Exchanges over the interim report on Wild Land Consultation submissions recently released by the Scottish Government under-line the complexity of the debate.
The John Muir Trust had argued the responses displayed the importance the public attach to protecting wild land. But the community landowner of South Uist Estates, Stòras Uibhist, said closer examination showed those who live and work in the 43 areas included in the Core Wild Land Map had deep misgivings.
Stòras Uibhist pointed to the Highland Council, Comhairle nan Eilean Siar (Western Isles Council), Community Energy Scotland, Community Land Scotland, Scottish Crofting Federation and the Crofting Commission.
One which could have been added to that list was the Knoydart Foundation, which completed a community buyout of the last 17,000 acres of the once 80,000-acre Knoydart Estate in 1999.
Its little-noticed submission articulated the perception of many in communities on the map. Foundation members say they share the desire of many visitors to protect what is often described as the last true wilderness in Britain.
They continued: “However, it appears the designation of ‘wild land’ is essentially about the perception of those from outwith the area and pays no heed of the views or perceptions of those people who live and work there.”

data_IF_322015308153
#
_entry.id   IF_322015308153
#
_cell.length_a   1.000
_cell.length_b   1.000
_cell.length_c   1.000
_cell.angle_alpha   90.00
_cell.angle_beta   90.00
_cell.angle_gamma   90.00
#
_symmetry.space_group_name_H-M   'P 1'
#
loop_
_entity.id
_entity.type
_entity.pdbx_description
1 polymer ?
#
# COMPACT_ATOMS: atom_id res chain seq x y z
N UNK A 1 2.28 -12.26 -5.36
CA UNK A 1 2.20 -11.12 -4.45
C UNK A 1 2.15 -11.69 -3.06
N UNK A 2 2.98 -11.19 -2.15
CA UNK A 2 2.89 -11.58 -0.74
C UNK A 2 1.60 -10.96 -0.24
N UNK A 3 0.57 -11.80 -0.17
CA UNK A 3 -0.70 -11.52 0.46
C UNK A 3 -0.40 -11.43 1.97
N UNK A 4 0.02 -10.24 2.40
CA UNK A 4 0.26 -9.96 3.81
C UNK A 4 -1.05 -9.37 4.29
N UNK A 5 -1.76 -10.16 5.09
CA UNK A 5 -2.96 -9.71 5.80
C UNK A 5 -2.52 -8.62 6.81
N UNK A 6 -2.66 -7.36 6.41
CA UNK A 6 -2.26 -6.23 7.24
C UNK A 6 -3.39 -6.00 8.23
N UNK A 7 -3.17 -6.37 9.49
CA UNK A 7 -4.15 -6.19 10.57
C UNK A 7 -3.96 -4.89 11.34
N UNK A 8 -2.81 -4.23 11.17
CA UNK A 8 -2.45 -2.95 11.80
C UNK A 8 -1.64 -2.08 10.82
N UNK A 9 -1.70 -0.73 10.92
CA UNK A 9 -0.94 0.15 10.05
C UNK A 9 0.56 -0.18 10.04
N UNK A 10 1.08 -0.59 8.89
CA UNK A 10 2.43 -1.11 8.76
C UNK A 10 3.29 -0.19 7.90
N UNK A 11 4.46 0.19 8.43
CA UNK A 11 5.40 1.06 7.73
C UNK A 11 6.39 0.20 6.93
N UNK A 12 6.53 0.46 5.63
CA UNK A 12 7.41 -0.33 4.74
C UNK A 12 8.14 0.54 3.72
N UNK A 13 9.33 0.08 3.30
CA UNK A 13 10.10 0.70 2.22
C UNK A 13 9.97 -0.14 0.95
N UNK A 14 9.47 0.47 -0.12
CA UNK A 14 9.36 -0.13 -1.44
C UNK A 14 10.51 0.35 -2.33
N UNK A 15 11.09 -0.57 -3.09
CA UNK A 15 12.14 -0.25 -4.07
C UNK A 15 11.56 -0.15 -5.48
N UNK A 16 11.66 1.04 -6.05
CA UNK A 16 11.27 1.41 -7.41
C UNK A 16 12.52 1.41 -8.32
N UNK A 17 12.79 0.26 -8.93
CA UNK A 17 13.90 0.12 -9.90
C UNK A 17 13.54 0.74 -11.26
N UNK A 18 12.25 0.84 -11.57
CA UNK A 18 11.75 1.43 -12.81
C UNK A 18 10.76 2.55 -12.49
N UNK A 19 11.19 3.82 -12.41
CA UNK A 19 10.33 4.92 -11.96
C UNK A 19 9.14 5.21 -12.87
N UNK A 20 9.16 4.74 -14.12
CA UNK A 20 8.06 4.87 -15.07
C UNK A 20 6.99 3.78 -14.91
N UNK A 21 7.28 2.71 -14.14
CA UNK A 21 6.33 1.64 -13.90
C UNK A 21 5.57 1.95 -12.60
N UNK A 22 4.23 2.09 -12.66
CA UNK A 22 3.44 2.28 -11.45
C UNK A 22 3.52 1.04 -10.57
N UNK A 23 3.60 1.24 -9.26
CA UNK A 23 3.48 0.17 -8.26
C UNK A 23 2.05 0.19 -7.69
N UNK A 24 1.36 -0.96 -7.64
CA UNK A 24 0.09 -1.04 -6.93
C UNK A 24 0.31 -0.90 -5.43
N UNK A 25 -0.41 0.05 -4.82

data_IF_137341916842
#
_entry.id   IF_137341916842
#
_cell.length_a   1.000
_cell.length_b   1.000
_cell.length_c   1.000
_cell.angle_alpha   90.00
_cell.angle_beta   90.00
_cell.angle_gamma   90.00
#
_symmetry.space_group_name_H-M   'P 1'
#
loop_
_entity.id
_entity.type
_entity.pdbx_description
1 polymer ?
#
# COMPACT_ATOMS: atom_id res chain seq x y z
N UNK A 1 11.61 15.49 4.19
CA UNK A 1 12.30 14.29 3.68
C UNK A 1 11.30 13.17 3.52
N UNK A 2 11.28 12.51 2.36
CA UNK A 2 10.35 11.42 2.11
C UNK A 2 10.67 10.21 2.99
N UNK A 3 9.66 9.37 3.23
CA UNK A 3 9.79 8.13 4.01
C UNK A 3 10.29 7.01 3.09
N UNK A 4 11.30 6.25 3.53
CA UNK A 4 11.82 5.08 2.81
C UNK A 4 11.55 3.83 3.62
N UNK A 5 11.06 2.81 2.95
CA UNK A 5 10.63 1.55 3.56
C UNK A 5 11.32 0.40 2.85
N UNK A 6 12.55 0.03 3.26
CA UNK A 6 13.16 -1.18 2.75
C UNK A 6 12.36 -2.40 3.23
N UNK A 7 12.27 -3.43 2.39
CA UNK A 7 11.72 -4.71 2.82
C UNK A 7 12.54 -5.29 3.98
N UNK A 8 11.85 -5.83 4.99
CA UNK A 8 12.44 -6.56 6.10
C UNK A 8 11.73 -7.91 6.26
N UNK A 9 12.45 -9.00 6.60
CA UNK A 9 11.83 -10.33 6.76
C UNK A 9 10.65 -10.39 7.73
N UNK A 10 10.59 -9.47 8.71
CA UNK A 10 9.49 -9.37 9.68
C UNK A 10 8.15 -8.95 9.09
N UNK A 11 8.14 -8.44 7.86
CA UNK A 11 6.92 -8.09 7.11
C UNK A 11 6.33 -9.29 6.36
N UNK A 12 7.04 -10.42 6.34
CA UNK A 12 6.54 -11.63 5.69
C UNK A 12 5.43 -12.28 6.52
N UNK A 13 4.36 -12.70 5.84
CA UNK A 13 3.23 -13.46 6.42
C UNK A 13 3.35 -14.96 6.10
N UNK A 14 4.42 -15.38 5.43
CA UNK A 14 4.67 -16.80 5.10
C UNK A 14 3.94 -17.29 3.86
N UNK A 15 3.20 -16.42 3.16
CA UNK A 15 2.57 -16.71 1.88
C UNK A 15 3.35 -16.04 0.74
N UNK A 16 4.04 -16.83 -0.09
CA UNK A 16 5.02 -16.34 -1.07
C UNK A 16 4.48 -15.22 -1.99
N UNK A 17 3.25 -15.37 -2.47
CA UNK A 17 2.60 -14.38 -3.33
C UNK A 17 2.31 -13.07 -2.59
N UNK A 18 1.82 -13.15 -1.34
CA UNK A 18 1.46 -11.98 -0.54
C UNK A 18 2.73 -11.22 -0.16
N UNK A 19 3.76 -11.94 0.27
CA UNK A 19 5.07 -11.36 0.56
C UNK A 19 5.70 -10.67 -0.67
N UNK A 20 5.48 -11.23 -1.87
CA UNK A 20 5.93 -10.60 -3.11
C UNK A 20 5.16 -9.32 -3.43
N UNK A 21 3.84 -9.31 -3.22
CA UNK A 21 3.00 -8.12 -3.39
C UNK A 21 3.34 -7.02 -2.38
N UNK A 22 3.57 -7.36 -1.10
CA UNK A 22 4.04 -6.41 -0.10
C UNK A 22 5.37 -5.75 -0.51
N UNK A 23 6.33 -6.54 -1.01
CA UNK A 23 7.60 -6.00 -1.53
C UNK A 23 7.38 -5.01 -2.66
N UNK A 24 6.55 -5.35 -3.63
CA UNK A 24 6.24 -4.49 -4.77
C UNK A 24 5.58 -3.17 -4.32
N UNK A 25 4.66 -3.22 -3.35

But here’s a thing, the Knoydart Foundation was set up as a partnership of local residents, the Highland Council, the Chris Brasher Trust, Kilchoan Estate and the John Muir Trust.
Indeed the chairman of the JMT is the same John Hutchison who, as Lochaber area manager of Highland Council, made Olympian efforts help the community buyout of Knoydart and before that the island of Eigg. He still chairs the Isle of Eigg Heritage Trust which has owned the island since 1997. The islanders there will tell of his extraordinary commitment to their community’ aspirations.
It would normally be second nature to the Lochaber-based Gaelic enthusiast to side with local communities in most debates. However Mr Hutchison is passionate in his opposition to wealthy landowners and multinationals making money out of large wind farms strewn across the Highlands.
He must be hoarse arguing neither he nor the JMT is opposed to community-based development (it would be a brave person to challenge Willie McSporran on the benefits Gigha gets from its four turbines).
However the JMT was the body campaigning for a wild land designation. It failed to persuade either Holyrood’s petitions committee or ministers but any such new environmental designation is exactly what many rural communities fear because of the restrictions they are convinced it would bring.
Scottish Natural Heritage insists the wild land map is about helping planners and is not the preface to a new designation. But deep local concerns persist, betraying a chronic lack of trust when it comes to environmental protection. That should concern ministers.
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